Cliff Richard Biography

Harry Roger Webb, 14 October 1940, Lucknow, India. One of the most popular and enduring talents in the history of UK showbusiness, Webb began his career as a rock ‘n’ roll performer in 1957. His fascination for Elvis Presley encouraged him to join the Dick Teague Skiffle Group and several months later he teamed up with drummer Terry Smart and guitarist Norman Mitham to form the Drifters. They played at various clubs in the Cheshunt/Hoddesdon area of Hertfordshire before descending on the famous 2I’s coffee bar in London’s Soho. There, they were approached by lead guitarist Ian Samwell and developed their act as a quartet. In 1958, they secured their big break in the unlikely setting of a Saturday morning talent show at the Gaumont cinema in Shepherd’s Bush. It was there that the senatorial theatrical agent George Ganyou recognized Webb’s sexual appeal and singing abilities and duly financed the recording of a demonstration tape of ‘Breathless’ and ‘Lawdy Miss Clawdy’. A copy reached the hands of EMI Records producer Norrie Paramor who was impressed enough to grant the ensemble an audition. Initially, he intended to record the newly christened Cliff Richard as a solo artist backed by an orchestra, but the persuasive performer insisted upon retaining his own backing group.

With the assistance of a couple of session musicians, the unit recorded the American teen ballad ‘Schoolboy Crush’ as a projected first single. An acetate of the recording was paraded around Tin Pan Alley and came to the attention of the influential television producer Jack Good. It was not the juvenile ‘Schoolboy Crush’ that captured his attention, however, but the Ian Samwell b-side ‘Move It’. Good reacted with characteristically manic enthusiasm when he heard the disc, rightly recognizing that it sounded like nothing else in the history of UK pop. The distinctive riff and unaffected vocal seemed authentically American, completely at odds with the mannered material that usually emanated from British recording studios. With Good’s ceaseless promotion, which included a full-page review in the music paper Disc, Richard’s debut was eagerly anticipated and swiftly rose to number 2 in the UK charts. Meanwhile, the star made his debut on Good’s television showcase Oh Boy!, and rapidly replaced Marty Wilde as Britain’s premier rock ‘n’ roll talent. The low-key role offered to the Drifters persuaded Samwell to leave the group to become a professional songwriter and producer, and by the end of 1958 a new line-up emerged featuring Hank B. Marvin and Bruce Welch. Before long, they changed their name to the Shadows, in order to avoid confusion with the black American R&B group, the Drifters. Meanwhile, Richard consolidated his position in the rock ‘n’ roll pantheon, even outraging critics in true Elvis Presley fashion. The New Musical Express denounced his ‘violent, hip-swinging’ and ‘crude exhibitionism’ and pontificated: ‘ Tommy Steele became Britain’s teenage idol without resorting to this form of indecent, short-sighted vulgarity’. Critical mortification had little effect on the screaming female fans who responded to the singer’s boyish sexuality with increasing intensity.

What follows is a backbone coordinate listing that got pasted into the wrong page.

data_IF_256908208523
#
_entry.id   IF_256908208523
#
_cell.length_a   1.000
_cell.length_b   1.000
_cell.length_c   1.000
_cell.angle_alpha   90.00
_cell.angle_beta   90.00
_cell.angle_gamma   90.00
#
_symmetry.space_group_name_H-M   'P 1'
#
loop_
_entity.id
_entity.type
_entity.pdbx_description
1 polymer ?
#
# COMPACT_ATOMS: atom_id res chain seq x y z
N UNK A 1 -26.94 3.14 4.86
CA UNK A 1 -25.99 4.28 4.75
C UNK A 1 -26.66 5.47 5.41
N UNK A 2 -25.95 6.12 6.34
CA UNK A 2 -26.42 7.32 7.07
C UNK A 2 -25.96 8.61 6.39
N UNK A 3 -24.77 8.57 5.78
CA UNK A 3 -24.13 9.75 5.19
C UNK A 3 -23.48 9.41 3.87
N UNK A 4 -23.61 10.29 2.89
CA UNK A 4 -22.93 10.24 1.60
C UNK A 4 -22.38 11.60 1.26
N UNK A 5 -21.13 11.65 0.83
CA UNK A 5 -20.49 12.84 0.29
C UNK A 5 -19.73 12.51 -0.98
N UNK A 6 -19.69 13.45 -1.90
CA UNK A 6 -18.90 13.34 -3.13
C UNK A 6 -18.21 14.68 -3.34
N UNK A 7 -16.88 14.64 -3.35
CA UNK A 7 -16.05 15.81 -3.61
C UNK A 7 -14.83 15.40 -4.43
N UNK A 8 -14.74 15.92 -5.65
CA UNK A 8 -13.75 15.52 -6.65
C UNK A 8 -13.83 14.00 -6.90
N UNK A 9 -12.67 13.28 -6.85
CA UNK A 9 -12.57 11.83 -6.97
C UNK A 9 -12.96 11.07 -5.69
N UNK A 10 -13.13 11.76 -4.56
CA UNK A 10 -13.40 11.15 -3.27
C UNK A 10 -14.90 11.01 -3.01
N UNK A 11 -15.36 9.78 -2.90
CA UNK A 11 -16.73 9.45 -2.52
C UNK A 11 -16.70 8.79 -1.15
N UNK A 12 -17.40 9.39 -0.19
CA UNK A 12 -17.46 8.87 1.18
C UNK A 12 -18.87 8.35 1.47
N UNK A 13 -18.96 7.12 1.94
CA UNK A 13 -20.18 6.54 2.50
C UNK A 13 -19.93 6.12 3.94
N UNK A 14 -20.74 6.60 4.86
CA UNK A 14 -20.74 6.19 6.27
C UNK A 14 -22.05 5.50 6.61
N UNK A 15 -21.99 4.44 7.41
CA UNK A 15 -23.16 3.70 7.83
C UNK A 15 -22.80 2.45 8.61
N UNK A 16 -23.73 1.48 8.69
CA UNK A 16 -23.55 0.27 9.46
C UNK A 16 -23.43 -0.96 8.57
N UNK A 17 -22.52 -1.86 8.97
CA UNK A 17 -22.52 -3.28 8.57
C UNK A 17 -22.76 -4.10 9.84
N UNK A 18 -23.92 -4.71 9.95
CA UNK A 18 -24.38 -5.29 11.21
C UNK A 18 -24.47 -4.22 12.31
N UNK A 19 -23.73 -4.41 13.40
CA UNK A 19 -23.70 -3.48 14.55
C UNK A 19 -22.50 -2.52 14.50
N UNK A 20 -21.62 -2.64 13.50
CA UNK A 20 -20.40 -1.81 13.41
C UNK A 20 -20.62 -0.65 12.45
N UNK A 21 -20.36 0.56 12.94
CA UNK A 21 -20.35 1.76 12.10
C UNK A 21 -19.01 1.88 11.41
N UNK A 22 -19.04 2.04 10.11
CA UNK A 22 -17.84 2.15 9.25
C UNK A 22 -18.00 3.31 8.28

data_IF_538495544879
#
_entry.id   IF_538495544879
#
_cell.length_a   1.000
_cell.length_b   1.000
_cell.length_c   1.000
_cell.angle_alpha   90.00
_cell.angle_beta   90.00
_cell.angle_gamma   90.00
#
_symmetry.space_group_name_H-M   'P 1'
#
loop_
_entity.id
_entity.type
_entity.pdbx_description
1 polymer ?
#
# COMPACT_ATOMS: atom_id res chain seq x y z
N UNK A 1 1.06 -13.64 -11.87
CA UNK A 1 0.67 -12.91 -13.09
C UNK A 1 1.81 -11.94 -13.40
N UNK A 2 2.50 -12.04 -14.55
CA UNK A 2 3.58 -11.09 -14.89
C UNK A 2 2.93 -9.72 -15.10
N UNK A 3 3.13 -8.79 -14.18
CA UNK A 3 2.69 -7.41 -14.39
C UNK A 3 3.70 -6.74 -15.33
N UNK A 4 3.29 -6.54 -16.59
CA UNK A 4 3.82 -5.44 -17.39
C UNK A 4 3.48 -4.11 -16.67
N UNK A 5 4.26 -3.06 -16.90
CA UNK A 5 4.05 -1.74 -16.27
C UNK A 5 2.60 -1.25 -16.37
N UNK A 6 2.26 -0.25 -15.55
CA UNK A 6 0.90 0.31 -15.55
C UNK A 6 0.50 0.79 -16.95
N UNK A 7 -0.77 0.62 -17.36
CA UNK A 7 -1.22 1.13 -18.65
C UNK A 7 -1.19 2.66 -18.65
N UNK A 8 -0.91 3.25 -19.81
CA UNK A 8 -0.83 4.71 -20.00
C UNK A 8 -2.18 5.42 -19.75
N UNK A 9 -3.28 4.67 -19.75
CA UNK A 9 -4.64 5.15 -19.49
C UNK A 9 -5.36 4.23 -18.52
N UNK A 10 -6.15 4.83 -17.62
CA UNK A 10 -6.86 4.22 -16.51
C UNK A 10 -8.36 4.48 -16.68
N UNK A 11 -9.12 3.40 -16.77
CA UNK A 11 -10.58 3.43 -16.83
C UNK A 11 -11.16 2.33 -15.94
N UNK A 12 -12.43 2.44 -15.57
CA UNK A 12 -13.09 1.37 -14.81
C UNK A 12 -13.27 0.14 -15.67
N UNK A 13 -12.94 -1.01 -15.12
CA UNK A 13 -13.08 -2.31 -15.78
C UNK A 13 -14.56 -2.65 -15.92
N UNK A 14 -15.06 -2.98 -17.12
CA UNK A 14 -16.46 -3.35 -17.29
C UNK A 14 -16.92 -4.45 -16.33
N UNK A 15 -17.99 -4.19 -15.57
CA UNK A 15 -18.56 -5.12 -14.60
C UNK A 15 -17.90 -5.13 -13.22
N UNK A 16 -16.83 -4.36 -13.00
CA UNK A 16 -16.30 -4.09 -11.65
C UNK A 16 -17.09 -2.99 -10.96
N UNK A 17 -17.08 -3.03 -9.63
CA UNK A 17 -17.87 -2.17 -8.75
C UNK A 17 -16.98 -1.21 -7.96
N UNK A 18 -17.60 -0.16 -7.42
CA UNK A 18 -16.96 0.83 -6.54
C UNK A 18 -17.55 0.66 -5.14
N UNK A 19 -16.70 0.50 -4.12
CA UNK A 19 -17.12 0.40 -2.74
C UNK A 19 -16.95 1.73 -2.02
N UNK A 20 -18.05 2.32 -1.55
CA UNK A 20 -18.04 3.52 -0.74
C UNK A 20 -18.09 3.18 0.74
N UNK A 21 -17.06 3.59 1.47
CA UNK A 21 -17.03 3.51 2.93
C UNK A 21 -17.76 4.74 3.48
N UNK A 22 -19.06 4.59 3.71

1959 was a decisive year for Richard and a firm indicator of his longevity as a performer. With management shake-ups, shifts in national musical taste and some distinctly average singles his career could easily have been curtailed, but instead he matured and transcended his Presley-like beginnings. A recording of Lionel Bart’s ‘Living Doll’ provided him with a massive UK number 1 and three months later he returned to the top with the plaintive ‘Travellin’ Light’. He also starred in two films, within 12 months. Serious Charge, a non-musical drama, was banned in some areas as it dealt with the controversial subject of homosexual blackmail. The Wolf Mankowitz-directed Expresso Bongo, in which Richard played the delightfully named Bongo Herbert, was a cinematic pop landmark, brilliantly evoking the rapacious world of Tin Pan Alley. It remains one of the most revealing and humorous films ever made on the music business and proved an interesting vehicle for Richard’s varied talents. From 1960 onwards Richard’s career progressed along more traditional lines leading to acceptance as a middle-of-the-road entertainer. Varied hits such as the breezy, chart-topping ‘Please Don’t Tease’, the rock ‘n’ rolling ‘Nine Times Out Of Ten’ and reflective ‘Theme For A Dream’ demonstrated his range, and in 1962 he hit a new peak with ‘The Young Ones’. A glorious pop anthem to youth, with some striking guitar work from Hank Marvin, the song proved one of his most memorable number 1 hits.